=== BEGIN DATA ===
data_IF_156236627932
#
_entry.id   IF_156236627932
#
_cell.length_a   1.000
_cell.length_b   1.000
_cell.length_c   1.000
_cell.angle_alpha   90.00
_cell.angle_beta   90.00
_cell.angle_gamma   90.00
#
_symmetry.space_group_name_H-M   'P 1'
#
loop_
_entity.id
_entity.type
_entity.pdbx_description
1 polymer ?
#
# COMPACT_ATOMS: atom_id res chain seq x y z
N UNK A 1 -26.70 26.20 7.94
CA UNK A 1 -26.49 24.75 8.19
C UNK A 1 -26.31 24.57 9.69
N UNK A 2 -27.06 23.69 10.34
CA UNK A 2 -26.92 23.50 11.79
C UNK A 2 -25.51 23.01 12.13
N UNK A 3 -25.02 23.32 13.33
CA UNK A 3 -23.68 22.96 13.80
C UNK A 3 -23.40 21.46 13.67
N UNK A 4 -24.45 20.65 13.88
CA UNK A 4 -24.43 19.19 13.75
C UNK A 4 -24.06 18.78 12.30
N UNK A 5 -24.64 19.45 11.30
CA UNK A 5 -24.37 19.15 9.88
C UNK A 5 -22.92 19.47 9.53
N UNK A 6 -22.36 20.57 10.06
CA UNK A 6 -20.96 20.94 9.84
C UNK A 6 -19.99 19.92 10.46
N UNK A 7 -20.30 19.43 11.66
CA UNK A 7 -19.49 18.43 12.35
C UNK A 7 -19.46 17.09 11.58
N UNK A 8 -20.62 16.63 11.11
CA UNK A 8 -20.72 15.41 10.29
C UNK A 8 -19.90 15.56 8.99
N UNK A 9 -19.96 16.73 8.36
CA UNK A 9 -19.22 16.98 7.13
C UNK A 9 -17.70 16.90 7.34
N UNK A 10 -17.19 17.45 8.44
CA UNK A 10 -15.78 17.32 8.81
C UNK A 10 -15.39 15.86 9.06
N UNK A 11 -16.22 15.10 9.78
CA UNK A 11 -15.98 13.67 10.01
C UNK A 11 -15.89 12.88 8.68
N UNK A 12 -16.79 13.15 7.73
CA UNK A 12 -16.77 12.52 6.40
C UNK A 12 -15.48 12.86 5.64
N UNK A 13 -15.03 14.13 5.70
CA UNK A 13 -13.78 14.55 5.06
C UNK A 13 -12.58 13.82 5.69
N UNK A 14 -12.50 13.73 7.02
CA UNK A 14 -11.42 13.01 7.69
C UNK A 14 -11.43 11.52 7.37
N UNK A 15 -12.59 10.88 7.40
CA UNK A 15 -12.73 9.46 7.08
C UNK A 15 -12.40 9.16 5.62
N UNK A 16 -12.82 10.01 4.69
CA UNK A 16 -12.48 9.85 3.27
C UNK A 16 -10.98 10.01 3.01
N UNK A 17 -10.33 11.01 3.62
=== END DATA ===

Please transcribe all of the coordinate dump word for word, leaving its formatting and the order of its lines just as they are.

data_IF_156236627932
#
_entry.id   IF_156236627932
#
_cell.length_a   1.000
_cell.length_b   1.000
_cell.length_c   1.000
_cell.angle_alpha   90.00
_cell.angle_beta   90.00
_cell.angle_gamma   90.00
#
_symmetry.space_group_name_H-M   'P 1'
#
loop_
_entity.id
_entity.type
_entity.pdbx_description
1 polymer ?
#
# COMPACT_ATOMS: atom_id res chain seq x y z
N UNK A 1 -26.70 26.20 7.94
CA UNK A 1 -26.49 24.75 8.19
C UNK A 1 -26.31 24.57 9.69
N UNK A 2 -27.06 23.69 10.34
CA UNK A 2 -26.92 23.50 11.79
C UNK A 2 -25.51 23.01 12.13
N UNK A 3 -25.02 23.32 13.33
CA UNK A 3 -23.68 22.96 13.80
C UNK A 3 -23.40 21.46 13.67
N UNK A 4 -24.45 20.65 13.88
CA UNK A 4 -24.43 19.19 13.75
C UNK A 4 -24.06 18.78 12.30
N UNK A 5 -24.64 19.45 11.30
CA UNK A 5 -24.37 19.15 9.88
C UNK A 5 -22.92 19.47 9.53
N UNK A 6 -22.36 20.57 10.06
CA UNK A 6 -20.96 20.94 9.84
C UNK A 6 -19.99 19.92 10.46
N UNK A 7 -20.30 19.43 11.66
CA UNK A 7 -19.49 18.43 12.35
C UNK A 7 -19.46 17.09 11.58
N UNK A 8 -20.62 16.63 11.11
CA UNK A 8 -20.72 15.41 10.29
C UNK A 8 -19.90 15.56 8.99
N UNK A 9 -19.96 16.73 8.36
CA UNK A 9 -19.22 16.98 7.13
C UNK A 9 -17.70 16.90 7.34
N UNK A 10 -17.19 17.45 8.44
CA UNK A 10 -15.78 17.32 8.81
C UNK A 10 -15.39 15.86 9.06
N UNK A 11 -16.22 15.10 9.78
CA UNK A 11 -15.98 13.67 10.01
C UNK A 11 -15.89 12.88 8.68
N UNK A 12 -16.79 13.15 7.73
CA UNK A 12 -16.77 12.52 6.40
C UNK A 12 -15.48 12.86 5.64
N UNK A 13 -15.03 14.13 5.70
CA UNK A 13 -13.78 14.55 5.06
C UNK A 13 -12.58 13.82 5.69
N UNK A 14 -12.50 13.73 7.02
CA UNK A 14 -11.42 13.01 7.69
C UNK A 14 -11.43 11.52 7.37
N UNK A 15 -12.59 10.88 7.40
CA UNK A 15 -12.73 9.46 7.08
C UNK A 15 -12.40 9.16 5.62
N UNK A 16 -12.82 10.01 4.69
CA UNK A 16 -12.48 9.85 3.27
C UNK A 16 -10.98 10.01 3.01
N UNK A 17 -10.33 11.01 3.62